Eugene: Well I could start out beginning recruiter for 1946, I went to recruit people in San Diego, California. After I complete boot camp, we had a brief period of mess duty which is not really not a joyful duty but that serving and cleaning the dishes for the other recruits after you graduated. After that I went to (name of school) school which was 50 miles away from San Diego at camp Pendleton, California (?). There was a camp called camp Delmore (?), there I went through communications school, basically wire school. And from there I went to (?), North Carolina where I was working in base communications as a telephone installer repairman for the base and for the civilians and the military families that lived on base or lived in houses off base. That was my job back in camp Ojun (?). I had often thought about being a commercial pilot when I got out. This was my first…and I thought I’d go to Spartan University and also Oklahoma and I started taking preparatory courses through request to prepare me for this. When I advanced in the courses, which was about a thousand fifty hours of studying, and I was called to…to be an instructor there, to instruct the course I had been taking. So I was an instructor at the…until my first…December 1949. After I relisted for two years to go to McAllister, that was a naval ammunition depot, it was close to home. My folks living about 60 miles away, I’d be closer to them but that only lasts for about 6 months.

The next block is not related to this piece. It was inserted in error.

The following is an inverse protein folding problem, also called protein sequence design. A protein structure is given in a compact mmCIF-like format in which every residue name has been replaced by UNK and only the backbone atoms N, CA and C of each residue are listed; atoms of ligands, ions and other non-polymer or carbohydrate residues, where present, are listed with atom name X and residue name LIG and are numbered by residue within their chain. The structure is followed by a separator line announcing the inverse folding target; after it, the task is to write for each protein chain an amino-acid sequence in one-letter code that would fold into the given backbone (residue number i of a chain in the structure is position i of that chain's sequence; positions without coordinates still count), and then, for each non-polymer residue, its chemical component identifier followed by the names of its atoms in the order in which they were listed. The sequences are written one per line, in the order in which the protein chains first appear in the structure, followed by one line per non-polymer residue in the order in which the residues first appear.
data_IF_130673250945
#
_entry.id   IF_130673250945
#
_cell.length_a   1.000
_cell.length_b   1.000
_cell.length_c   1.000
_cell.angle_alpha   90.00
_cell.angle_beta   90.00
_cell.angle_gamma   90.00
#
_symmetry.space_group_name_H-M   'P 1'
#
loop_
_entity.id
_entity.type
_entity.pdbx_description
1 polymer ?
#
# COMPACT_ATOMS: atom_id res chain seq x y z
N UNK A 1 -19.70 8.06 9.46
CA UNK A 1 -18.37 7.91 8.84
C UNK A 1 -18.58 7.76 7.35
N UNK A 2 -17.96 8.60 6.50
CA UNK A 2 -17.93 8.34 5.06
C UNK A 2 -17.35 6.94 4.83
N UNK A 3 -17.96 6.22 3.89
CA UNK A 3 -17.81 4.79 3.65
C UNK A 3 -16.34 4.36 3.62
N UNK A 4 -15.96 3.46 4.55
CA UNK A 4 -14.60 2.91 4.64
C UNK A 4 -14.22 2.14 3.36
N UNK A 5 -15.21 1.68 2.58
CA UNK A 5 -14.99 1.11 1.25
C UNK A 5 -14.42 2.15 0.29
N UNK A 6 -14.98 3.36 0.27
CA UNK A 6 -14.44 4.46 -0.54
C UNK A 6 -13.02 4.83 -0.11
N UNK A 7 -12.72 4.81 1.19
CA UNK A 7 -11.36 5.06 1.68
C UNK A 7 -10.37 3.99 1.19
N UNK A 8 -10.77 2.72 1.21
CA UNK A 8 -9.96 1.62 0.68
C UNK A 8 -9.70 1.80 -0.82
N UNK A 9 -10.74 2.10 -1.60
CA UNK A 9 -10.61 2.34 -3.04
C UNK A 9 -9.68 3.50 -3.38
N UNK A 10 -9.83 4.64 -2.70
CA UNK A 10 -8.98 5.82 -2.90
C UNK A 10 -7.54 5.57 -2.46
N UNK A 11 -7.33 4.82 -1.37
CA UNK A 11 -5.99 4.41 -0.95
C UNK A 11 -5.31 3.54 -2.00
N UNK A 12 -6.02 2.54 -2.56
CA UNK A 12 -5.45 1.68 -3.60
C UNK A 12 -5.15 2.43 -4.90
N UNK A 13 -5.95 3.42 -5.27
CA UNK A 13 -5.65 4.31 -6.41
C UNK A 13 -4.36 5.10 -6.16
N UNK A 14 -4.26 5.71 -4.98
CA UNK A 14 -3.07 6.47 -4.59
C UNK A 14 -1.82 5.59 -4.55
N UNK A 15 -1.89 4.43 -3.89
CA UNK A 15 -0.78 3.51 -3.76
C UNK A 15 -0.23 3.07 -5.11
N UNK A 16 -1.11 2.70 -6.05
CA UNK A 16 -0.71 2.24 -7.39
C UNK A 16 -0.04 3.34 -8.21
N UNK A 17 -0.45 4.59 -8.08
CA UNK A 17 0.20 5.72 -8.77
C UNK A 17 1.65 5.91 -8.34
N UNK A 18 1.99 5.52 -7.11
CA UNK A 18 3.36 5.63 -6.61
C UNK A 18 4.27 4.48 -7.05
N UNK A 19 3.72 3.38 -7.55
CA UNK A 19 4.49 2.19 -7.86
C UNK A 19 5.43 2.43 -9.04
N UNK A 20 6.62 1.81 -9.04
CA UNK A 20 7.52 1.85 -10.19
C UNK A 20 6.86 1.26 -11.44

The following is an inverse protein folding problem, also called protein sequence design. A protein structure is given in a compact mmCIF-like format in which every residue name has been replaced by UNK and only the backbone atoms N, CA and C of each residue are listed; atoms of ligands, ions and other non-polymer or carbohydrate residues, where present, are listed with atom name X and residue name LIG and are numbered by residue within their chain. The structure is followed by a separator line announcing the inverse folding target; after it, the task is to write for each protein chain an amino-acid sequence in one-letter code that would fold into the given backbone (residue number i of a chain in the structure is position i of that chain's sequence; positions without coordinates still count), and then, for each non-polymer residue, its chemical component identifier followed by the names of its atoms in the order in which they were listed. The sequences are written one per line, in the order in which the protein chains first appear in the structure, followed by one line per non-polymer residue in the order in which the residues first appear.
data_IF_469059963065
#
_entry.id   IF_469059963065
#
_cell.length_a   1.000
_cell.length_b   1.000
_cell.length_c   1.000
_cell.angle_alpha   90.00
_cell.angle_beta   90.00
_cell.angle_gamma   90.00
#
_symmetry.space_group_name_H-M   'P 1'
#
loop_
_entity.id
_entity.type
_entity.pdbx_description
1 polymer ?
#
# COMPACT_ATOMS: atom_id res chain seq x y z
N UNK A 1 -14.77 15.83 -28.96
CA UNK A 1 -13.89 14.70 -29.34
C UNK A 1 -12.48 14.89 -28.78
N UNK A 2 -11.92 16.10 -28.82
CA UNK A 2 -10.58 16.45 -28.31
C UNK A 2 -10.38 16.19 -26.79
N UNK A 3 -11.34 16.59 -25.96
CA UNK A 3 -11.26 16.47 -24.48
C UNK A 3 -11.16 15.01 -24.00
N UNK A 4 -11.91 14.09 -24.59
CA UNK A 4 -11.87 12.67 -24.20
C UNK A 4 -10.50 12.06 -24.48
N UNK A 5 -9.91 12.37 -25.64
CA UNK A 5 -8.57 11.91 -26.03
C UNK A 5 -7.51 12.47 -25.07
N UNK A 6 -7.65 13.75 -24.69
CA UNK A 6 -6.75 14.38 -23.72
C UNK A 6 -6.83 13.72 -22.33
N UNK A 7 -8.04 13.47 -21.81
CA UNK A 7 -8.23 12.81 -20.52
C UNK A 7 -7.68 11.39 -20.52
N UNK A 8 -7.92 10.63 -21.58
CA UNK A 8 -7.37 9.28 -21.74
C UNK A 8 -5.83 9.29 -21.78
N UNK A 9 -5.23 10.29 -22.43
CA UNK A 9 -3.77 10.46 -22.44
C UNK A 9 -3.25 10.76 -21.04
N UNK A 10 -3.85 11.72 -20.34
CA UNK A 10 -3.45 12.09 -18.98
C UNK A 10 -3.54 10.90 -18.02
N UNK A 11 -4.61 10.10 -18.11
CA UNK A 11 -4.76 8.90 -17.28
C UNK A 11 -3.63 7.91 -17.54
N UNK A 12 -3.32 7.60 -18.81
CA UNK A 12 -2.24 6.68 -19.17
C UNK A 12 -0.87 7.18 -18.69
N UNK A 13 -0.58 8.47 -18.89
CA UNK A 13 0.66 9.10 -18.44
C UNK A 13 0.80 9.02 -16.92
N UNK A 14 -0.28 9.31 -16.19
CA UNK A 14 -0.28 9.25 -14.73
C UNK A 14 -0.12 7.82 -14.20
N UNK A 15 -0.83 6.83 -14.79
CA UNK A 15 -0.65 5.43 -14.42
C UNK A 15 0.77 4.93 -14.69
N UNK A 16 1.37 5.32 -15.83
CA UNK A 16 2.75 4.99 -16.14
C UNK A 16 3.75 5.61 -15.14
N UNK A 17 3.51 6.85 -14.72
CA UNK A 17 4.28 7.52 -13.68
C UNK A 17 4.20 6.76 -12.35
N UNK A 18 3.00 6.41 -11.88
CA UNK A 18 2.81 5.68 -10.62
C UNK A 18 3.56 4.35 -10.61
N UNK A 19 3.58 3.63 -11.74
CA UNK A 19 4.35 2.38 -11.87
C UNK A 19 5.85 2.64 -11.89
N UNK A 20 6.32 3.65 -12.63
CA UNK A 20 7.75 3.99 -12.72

50:01 – 55:00 Isabella Craig

Eugene: …from the service in Marine Core years taught if you go outside, you always put your hat on, and in the civilian life you don’t always have that criteria. So I was always when I got ready to go to work or wherever after I retired I first thought, get your hat, and that was, that stuff was the

Interviewer: Thank you. Did you make any close friendships while you were in the service?